Example: A will to which this section applies exercises a power of appointment. The instrument creating the power requires the instrument exercising the power to be witnessed by a notary public. The will, to the extent it exercises the power, is not improperly executed only because the will is not witnessed by a notary public.”
Section 33U relates to federations, such as the United States.  It provides:
“(1)     This section applies if —
(a)        the internal law of a place must be applied under section 33T ; and
(b)        there is more than 1 system of internal law, in force in the place, relating to the formal validity of wills.
  (2)      The system of internal law to be applied under section 33T is decided as follows —
(a)        if there is a rule in force throughout the place that states which system applies to the will, the rule must be followed;
(b)        otherwise, the system is that with which the testator was most closely connected —
(i)                 if the matter is to be decided by reference to circumstances prevailing at the testator’s death—at the time of the testator’s death; or
(ii)              otherwise —at the time the will was executed.”
Section 33V provides:
“(1)     In deciding, for the purpose of section 33T, whether a will has been executed in accordance with a particular law, regard must be had to the formal requirements of the particular law at the time the will was executed.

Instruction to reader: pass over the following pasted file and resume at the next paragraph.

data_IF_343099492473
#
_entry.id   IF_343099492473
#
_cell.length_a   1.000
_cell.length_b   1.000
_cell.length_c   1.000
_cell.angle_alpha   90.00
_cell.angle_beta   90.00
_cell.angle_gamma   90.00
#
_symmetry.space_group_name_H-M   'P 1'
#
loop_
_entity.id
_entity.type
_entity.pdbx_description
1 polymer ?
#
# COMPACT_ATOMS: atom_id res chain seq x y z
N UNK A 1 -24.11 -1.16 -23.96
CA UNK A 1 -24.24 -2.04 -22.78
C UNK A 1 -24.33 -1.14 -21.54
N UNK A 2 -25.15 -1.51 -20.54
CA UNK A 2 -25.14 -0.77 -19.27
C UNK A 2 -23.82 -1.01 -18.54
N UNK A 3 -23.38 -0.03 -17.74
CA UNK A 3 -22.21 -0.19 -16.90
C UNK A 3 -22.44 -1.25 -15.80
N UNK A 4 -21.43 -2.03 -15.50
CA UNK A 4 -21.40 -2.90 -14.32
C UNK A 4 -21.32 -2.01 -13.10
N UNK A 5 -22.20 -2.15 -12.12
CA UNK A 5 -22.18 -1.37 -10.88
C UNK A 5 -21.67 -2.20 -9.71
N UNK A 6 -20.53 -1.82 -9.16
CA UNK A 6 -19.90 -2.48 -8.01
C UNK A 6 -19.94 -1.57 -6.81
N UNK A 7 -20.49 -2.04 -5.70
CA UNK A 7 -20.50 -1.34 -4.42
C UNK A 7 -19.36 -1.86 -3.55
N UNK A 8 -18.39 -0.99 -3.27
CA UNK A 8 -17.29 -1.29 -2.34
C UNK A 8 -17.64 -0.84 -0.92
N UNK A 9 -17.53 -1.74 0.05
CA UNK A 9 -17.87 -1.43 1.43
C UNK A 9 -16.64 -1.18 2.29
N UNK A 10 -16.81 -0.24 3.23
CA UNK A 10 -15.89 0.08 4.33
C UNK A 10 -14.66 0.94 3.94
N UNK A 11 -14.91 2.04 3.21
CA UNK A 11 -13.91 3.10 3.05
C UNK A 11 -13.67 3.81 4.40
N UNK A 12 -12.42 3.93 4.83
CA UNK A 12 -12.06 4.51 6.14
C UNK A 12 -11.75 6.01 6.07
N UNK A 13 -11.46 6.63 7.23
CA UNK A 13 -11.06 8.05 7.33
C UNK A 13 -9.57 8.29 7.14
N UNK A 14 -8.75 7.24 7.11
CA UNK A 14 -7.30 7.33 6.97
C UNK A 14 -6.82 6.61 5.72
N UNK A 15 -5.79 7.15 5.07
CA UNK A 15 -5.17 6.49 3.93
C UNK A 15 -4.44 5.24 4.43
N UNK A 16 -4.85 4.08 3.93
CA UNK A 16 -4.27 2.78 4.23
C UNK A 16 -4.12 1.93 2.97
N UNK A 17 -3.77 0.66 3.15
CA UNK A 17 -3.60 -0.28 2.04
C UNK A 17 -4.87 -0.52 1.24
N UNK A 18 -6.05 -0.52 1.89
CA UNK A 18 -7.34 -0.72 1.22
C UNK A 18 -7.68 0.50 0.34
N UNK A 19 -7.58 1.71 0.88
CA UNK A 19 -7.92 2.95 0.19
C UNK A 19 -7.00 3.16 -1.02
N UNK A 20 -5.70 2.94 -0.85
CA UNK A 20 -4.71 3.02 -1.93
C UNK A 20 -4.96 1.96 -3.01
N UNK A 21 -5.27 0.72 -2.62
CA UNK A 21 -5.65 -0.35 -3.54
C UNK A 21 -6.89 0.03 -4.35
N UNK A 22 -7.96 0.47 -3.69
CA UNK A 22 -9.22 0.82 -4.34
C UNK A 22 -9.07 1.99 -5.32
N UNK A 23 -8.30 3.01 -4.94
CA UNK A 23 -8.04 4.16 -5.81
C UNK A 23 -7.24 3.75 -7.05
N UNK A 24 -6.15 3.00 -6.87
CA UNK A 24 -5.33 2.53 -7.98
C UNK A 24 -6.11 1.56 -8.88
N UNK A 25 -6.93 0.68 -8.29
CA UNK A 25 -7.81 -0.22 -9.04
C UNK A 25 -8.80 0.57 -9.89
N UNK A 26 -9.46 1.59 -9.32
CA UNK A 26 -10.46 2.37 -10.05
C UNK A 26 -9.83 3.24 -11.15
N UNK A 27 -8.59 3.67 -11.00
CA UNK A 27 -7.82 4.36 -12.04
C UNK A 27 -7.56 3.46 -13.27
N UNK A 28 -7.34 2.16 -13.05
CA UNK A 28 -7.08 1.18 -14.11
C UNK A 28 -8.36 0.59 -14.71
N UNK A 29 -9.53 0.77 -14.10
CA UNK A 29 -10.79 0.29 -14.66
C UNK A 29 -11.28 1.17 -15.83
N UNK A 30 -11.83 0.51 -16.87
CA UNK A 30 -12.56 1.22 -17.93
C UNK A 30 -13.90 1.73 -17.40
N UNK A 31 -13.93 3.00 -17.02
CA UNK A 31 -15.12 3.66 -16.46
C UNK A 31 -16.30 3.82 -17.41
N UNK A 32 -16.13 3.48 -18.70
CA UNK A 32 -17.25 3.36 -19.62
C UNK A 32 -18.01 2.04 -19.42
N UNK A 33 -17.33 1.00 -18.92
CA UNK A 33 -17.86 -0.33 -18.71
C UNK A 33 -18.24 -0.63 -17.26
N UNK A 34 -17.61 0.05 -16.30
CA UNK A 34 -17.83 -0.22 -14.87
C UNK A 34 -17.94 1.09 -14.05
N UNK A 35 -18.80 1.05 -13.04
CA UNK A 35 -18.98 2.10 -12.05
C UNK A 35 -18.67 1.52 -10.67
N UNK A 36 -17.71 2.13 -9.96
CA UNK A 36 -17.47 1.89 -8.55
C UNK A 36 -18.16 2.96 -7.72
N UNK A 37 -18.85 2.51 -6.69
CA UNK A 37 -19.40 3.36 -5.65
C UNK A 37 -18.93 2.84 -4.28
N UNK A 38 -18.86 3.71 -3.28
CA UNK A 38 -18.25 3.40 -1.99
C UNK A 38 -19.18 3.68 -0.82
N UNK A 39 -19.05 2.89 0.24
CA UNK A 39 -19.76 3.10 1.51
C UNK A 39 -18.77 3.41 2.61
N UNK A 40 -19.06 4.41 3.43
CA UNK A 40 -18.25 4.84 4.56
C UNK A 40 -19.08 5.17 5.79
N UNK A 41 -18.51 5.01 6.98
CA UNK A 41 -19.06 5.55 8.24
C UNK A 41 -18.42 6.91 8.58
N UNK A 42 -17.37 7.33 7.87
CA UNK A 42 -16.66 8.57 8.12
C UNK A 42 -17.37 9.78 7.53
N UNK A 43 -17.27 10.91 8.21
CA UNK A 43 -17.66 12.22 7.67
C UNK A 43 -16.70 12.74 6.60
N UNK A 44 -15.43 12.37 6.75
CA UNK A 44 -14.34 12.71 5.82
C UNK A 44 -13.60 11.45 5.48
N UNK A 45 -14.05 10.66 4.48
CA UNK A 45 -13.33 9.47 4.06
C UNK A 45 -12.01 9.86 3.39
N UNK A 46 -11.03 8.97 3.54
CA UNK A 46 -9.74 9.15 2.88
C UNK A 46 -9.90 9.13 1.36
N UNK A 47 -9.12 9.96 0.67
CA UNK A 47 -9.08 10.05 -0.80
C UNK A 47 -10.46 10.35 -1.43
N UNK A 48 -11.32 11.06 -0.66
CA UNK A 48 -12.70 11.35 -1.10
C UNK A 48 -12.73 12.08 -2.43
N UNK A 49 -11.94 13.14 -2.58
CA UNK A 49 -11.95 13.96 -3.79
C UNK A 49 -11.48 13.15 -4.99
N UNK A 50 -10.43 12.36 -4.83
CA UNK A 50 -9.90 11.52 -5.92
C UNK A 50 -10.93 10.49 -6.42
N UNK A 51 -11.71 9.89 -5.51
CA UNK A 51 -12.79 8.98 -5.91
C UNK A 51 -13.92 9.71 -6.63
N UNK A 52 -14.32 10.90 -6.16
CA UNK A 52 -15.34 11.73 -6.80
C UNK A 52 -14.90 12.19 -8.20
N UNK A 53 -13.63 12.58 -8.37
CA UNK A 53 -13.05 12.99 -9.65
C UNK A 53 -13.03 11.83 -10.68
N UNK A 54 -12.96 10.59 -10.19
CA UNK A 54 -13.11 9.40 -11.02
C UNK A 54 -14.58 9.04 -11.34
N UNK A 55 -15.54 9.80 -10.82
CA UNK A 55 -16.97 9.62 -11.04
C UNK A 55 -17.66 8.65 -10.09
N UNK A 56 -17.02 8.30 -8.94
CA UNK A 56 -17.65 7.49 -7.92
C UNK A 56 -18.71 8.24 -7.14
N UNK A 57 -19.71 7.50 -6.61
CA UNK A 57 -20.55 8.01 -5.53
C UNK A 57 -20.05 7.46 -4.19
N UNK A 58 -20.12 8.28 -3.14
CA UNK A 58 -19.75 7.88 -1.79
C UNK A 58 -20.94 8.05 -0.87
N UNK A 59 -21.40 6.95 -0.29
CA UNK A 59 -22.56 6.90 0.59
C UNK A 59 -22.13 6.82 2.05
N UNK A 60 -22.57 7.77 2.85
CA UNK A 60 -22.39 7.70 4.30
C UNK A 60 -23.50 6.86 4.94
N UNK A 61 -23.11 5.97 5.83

(2)      However, regard may be had to a later change of the particular law affecting wills executed at the time the relevant will was executed, if the change enables the relevant will to be treated as properly executed.”
Section 33W provides:
“(1)     This section applies if a particular law of a place outside Queensland is to be applied to a will, whether or not for the purpose of section 33T.
  (2)      The following requirements of the particular law are taken to be formal requirements only —
(a)        a requirement that special formalities be complied with by particular testators;
(b)        a requirement that the witnesses to the execution of a will have particular qualifications.
  (3)      Subsection (2) applies despite any contrary rule of the particular law.”

Appointment of a testamentary guardian under a Hague recognised Will

In my view, it is essential, if available, that Australian residents execute wills in the United States that appoint testamentary guardians for their children, both before and after they are recognised as the parents.
In the case of Bill and Ben for their California surrogacy journey, this will mean that as soon as the child is born that they do so, as they will obtain a pre-birth order in California. 
For their child in Minnesota, they will need to do so after the post birth orders are made.